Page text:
Cultural traditions, salaries and expectations are very different from country to country and the answer will be very different according to that. Reading a blog entry written by an American one will be instructed to tip everybody at every moment, from the person who cuts the hair of the pet, to those working at the reception of a hotel, to the guy who calls a cab. The justification is that many of these workers are underpaid (somehow a weird justification in a country that prides itself on being the example of honest wages and justice). If the entry is being written by someone let’s say from some of the European countries or Latin America that advice may be not to tip at all. I personally like to hit a middle ground.
My understanding of tipping is something given as a sign of appreciation for someone that is offering exceptional service. I have problems to accept the fact that I am paying a very expensive night in a hotel, where there is even a service charge included and I still have to leave a tip, otherwise those working there will not be as friendly with me and even the cleaning service will be less than acceptable.
I hate to admit that in many countries gratuities are not such a thing, but a mandatory charge being forced to pay unless one wants to experience a very awkward moment. My approach to tipping is always to immerse myself in the general culture of the country, to read a lot of what is expected and to take my own decision. In countries such as United States when I am in a restaurant I tip, I know that those working there are underpaid and it will be bad for them not to get the extra cash, but I still do not like the fact of knowing that employers are shorting them on wages and relying on me and on the fact that I do not want to have an embarrassing moment, so I will leave some extra money for them.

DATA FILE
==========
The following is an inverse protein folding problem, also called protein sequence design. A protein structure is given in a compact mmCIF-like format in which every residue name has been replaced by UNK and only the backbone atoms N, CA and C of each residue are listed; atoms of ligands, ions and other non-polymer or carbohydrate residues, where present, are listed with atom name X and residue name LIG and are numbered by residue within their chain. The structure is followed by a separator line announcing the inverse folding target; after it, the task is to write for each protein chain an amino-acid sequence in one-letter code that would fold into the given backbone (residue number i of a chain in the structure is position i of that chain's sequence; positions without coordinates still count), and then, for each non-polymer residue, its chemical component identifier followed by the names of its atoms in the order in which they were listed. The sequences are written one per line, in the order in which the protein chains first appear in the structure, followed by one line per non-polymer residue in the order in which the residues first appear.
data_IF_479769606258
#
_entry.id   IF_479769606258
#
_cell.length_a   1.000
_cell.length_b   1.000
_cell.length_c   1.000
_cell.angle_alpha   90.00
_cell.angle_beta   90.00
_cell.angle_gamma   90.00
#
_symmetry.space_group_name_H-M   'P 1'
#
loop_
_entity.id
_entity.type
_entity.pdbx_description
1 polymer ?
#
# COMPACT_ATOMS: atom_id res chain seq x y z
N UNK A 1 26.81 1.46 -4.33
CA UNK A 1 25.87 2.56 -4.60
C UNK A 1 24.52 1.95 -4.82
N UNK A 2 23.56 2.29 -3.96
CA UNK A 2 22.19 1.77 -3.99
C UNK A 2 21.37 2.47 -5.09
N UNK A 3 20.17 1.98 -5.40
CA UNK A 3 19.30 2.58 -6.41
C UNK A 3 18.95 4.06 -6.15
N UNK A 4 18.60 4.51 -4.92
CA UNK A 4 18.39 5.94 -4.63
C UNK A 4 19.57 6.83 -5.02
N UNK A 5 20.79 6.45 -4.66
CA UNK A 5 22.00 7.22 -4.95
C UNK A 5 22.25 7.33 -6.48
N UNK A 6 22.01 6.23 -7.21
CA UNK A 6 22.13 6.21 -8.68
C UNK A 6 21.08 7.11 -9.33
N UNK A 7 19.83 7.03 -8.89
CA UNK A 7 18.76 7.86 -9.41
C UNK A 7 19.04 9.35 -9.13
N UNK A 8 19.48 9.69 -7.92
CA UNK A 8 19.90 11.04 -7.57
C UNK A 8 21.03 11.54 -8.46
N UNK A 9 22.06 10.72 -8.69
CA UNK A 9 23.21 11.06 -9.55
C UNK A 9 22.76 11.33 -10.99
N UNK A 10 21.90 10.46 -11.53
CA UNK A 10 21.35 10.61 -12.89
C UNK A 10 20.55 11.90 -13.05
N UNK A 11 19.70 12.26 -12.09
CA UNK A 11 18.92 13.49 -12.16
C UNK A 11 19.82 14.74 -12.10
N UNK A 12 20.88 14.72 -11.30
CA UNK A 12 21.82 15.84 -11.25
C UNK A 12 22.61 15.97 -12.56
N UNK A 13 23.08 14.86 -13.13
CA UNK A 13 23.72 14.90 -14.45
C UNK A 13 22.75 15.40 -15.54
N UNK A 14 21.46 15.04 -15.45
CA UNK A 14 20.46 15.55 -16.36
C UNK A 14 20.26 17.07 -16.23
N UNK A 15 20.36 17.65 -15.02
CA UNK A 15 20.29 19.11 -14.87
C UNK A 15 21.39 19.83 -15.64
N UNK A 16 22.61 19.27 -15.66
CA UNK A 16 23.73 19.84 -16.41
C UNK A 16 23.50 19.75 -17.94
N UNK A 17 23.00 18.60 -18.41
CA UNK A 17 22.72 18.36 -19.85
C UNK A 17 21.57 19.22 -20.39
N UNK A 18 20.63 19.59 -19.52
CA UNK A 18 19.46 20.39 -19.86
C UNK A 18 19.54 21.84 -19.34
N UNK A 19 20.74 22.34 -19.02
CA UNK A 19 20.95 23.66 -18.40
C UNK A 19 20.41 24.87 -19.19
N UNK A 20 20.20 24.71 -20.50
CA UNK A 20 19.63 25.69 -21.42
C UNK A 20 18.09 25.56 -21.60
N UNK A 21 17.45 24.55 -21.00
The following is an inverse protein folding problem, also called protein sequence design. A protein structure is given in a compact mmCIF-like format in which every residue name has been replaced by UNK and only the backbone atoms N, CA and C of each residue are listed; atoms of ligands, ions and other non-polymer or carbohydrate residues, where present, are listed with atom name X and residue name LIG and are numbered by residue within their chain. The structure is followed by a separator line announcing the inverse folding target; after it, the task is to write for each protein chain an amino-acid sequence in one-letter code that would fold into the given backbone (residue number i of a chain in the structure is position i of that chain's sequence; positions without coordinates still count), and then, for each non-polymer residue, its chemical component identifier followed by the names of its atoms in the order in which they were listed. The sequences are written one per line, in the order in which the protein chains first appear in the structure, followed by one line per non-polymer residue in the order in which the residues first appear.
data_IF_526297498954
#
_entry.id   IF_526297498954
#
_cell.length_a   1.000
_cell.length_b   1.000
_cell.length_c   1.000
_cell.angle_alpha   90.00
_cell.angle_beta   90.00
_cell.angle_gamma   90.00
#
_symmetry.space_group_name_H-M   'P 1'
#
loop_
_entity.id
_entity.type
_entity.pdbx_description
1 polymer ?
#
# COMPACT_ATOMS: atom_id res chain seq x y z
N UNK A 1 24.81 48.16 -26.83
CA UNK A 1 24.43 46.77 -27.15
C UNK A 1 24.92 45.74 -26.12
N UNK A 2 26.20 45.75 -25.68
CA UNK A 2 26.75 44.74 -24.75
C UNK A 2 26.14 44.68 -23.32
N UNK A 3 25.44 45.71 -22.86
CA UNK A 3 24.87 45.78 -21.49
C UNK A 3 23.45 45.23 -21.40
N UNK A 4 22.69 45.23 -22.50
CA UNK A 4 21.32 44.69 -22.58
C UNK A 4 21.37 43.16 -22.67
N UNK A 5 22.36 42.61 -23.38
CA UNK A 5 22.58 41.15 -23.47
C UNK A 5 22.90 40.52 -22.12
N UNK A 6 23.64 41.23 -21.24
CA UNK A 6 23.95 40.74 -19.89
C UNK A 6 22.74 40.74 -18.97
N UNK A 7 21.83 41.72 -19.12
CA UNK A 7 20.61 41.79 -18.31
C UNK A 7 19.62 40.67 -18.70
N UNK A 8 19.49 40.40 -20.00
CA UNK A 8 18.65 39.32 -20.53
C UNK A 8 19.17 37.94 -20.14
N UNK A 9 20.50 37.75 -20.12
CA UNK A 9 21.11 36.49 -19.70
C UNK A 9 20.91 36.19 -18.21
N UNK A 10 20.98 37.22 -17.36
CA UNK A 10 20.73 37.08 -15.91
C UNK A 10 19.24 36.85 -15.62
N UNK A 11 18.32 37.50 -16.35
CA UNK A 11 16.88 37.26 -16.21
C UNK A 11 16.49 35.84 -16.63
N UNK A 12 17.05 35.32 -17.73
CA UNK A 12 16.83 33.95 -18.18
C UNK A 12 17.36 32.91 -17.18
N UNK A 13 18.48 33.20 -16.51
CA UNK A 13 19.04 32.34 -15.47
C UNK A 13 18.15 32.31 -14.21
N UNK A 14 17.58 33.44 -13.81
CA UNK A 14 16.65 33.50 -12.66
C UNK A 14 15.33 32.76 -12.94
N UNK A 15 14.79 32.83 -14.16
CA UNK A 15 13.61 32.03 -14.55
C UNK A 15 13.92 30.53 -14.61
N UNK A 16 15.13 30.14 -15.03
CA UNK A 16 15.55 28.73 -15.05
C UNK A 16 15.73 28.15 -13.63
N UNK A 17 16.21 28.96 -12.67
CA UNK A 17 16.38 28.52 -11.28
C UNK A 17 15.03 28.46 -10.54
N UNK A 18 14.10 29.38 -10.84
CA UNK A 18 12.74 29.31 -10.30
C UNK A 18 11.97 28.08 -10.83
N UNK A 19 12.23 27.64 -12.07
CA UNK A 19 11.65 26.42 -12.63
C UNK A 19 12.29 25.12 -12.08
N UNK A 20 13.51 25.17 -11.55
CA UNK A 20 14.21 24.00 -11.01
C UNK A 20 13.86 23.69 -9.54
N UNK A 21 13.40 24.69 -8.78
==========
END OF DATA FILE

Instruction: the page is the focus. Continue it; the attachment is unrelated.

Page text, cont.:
I may leave a token of appreciation for those cleaning the room, I always try keep the room as organized as possible so they do not have to work a lot more than necessary, I may give something to an exceptional concierge, but to expect that I will be tipping someone for checking me in (in other words for doing their job) that is too much!
Not every country thinks in the same way as the United States, in many places service is already included in the bill (and this is how it should be) so the fact of tipping where it is not customary for locals in place of being something good can actually create a conflict for those living there. As I said I am a good friend of transparency in bills, a service charge should end in the hands of those providing service not in the pockets of the owner.
I like to travel, and I believe that traveling is a good way to create jobs, and help local progress. I do not think that tipping is the solution to unfair employers and underpaid personnel. Gratuities should be that, something that is not forced but something that comes as a gesture out of generosity, at the end when I am in a hotel, or in a restaurant they are not providing free services I am receiving a bill, I am being charged for something. Employees should be paid fairly and this fact should be the responsibility of those hiring them, final bills should be that, a final bill, travelers have the right to not expect hidden or forced charges coming out once the final bill has been paid.